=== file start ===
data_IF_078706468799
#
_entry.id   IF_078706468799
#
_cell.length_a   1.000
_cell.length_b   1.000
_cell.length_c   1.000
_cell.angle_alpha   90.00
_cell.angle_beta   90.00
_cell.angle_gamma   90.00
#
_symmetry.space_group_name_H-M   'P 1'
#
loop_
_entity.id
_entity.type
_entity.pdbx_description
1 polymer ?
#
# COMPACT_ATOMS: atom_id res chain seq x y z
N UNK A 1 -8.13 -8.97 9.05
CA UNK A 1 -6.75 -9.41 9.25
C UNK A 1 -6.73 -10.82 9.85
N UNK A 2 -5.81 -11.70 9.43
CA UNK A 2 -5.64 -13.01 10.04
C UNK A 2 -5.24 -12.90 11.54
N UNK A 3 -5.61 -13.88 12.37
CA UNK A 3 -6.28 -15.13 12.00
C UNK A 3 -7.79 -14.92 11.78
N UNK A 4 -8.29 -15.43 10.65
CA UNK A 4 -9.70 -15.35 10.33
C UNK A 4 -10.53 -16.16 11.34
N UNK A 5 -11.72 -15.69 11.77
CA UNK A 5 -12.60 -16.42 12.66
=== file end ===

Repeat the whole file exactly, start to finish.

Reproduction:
data_IF_078706468799
#
_entry.id   IF_078706468799
#
_cell.length_a   1.000
_cell.length_b   1.000
_cell.length_c   1.000
_cell.angle_alpha   90.00
_cell.angle_beta   90.00
_cell.angle_gamma   90.00
#
_symmetry.space_group_name_H-M   'P 1'
#
loop_
_entity.id
_entity.type
_entity.pdbx_description
1 polymer ?
#
# COMPACT_ATOMS: atom_id res chain seq x y z
N UNK A 1 -8.13 -8.97 9.05
CA UNK A 1 -6.75 -9.41 9.25
C UNK A 1 -6.73 -10.82 9.85
N UNK A 2 -5.81 -11.70 9.43
CA UNK A 2 -5.64 -13.01 10.04
C UNK A 2 -5.24 -12.90 11.54
N UNK A 3 -5.61 -13.88 12.37
CA UNK A 3 -6.28 -15.13 12.00
C UNK A 3 -7.79 -14.92 11.78
N UNK A 4 -8.29 -15.43 10.65
CA UNK A 4 -9.70 -15.35 10.33
C UNK A 4 -10.53 -16.16 11.34
N UNK A 5 -11.72 -15.69 11.77
CA UNK A 5 -12.60 -16.42 12.66